More Listening Than Talking.  Be well prepared with thoughtful, insightful questions to keep your contact talking so you can spend most of the meeting listening and taking notes.  Being well prepared based on your research, makes the meeting much easier and demonstrates your interest.

Reframe Your Thinking.  This is not “trick or treat” networking where you knock on a random door to see what surprise you receive.  Do not think of networking as asking for a job or selling yourself – it is not.  Focus on gathering information about industries, companies and roles that interest you.

Be Prepared to Share Information About Yourself.    Anticipate that you will be asked a bit about yourself and be prepared.  Decide in advance what you are comfortable sharing.  Practice your value proposition.

Take Deep Breaths.  Don’t hyperventilate but do take a few deep breaths will help you relax.  It is ok to breathe as you prepare to ask the next question.  A few deep breaths will help you relax and focus on the conversation.

Be Yourself.  Forget the masks and costumes.  You do not have to pretend to be extroverted in your networking meetings to succeed.  Be yourself but strive to be a well-prepared self.  Preparation helps to increase your confidence.

Celebrate Your Success.  After your meeting, review your notes and consider what you have learned.  Congratulate yourself on the information you gathered and the connection you established. Approach your networking one meeting at a time.  Don’t paralyze yourself with a long list of contacts.  Plan one meeting a time to keep the process manageable and to build your confidence.

Always Say Thank You.  Remember to follow up with a handwritten thank you note to your contact to show your appreciate for their time and their insights.  Make it easy for them to remember you but providing timely and professional feedback.

Leave the haunting to Halloween night.  Put your fears aside and enjoy your fall networking.  It will enhance your success.  Don’t be surprised if you come to enjoy the process.  It can be so interesting to learn about industries, companies and roles that you start to worry less about the process.  You may find yourself energized by the interesting people you meet.

Don’t be Left Out, Link In

LinkedIn is a valuable business networking tool and is critical to a successful job search.  At Northeastern’s D’Amore-McKim School of Business MBA Career Center, we work with our students to help them maximize the value of Linked In.

Be Found – Build a powerful profile so employers searching for people like you can easily find you online.  Make it easy for alumni, current students, and former business colleagues to find you.  The true power of your connections comes from the second and third level so work to build a strong first level of connections.

Quality Not Quantify – There is no prize for having the most contacts but the right contacts are invaluable.  Build a network of people you know to help you achieve your career goals.

Seek Feedback – We review the students’ LinkedIn profiles with them and offer suggestions for improvements.  Have someone else review your profile and share feedback.  Another set of eyes can add valuable insight.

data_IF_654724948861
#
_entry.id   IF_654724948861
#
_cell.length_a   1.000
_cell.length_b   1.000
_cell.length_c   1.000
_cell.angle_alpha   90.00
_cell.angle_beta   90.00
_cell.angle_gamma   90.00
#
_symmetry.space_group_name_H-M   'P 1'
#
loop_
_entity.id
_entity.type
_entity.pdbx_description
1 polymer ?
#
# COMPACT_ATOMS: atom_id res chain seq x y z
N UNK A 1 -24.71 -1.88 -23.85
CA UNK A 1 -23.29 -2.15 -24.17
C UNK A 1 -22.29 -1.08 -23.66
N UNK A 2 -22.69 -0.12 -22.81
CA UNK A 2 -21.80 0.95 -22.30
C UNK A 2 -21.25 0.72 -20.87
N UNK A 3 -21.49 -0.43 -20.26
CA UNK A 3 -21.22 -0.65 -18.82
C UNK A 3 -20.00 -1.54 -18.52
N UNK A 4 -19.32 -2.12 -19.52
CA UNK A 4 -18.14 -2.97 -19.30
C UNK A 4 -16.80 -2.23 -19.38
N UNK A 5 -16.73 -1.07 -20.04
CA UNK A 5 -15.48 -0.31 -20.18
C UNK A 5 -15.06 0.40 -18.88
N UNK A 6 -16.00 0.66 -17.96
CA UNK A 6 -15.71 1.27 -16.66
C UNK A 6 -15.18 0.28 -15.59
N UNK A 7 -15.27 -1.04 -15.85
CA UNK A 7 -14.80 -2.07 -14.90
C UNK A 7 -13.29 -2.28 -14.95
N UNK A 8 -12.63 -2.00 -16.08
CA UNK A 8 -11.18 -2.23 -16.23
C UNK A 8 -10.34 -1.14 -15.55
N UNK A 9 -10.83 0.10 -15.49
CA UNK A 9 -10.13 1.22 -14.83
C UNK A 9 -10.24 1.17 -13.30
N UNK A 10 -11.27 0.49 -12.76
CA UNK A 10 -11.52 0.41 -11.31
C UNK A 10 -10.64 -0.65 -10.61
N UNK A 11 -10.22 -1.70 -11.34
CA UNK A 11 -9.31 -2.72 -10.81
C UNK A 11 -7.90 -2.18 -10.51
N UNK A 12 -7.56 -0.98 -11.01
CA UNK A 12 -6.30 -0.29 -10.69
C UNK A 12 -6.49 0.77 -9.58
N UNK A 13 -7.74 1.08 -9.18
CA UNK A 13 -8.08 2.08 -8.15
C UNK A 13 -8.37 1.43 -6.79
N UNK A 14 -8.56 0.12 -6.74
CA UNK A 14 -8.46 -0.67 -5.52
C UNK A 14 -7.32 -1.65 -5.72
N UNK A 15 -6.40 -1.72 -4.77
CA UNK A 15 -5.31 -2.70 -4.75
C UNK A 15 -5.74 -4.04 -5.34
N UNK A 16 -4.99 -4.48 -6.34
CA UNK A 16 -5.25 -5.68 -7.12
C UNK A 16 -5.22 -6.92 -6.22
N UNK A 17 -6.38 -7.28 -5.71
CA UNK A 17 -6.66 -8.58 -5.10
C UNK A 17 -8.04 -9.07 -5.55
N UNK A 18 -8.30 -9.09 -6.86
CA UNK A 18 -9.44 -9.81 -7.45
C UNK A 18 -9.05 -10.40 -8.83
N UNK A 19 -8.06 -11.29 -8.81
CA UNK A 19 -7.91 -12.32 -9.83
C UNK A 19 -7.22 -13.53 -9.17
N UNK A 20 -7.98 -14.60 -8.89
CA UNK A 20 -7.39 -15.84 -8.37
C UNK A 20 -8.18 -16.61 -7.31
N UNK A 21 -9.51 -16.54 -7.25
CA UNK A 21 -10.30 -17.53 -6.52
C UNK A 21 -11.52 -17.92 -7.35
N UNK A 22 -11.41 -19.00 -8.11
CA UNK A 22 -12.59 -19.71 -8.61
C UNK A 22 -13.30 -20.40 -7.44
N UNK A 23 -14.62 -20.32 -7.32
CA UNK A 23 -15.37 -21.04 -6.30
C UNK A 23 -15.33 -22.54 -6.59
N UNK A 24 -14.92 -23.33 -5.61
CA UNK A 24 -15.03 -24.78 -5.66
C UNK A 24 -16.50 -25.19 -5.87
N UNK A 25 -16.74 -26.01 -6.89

Alumni Connections – In additional to joining LinkedIn groups for alumni, utilize the alumni search to identify alumni connections in your target companies.

Making the Most of Your MBA Investment

Whether you are returning to school for an MBA in the full-time, evening or online program you are making a significant invest of your time and money.  As a good business student you want to maximize your return on the investment in your career.  Even as you start the program, there are things you can do to maximize your future return.

Don’t Disconnect:  You are busy attending classes, reading assignments, preparing cases and working on group projects.  It can be very tempting to cut yourself off from former employers and colleagues.  Resist that temptation.  These are valuable networking connections and potentially your references for future jobs.  Stay connected with former managers and colleagues via LinkedIn.  If they don’t already know, tell them about the investment you are making in your in your future.

Expand Your Network:  Use your time in school to significantly expand your professional network.  Start with your classmates.  Get to know them and learn about the companies they represent.  Follow-up with guest speakers in class and take full advantage of all the networking opportunities offered by the Career Center.  Conduct informational interviews to learn more about the roles and companies that interest you.  Start making connections that will support your full-time job search later.  Networking is the most critical success factor in a full-time job search.  Build a strong foundation now.  Don’t forget to leverage the alumni network as well.

Do Your Research:  Between informational interviews and online research, learn as much as you can about the industries that interest you.  Identify key companies in those industries and research them as well.  Investing the time early to learn about industries and companies will help you focus your networking activities and will prepare for informational interviews.  You demonstrate your interest and passion by being well prepared.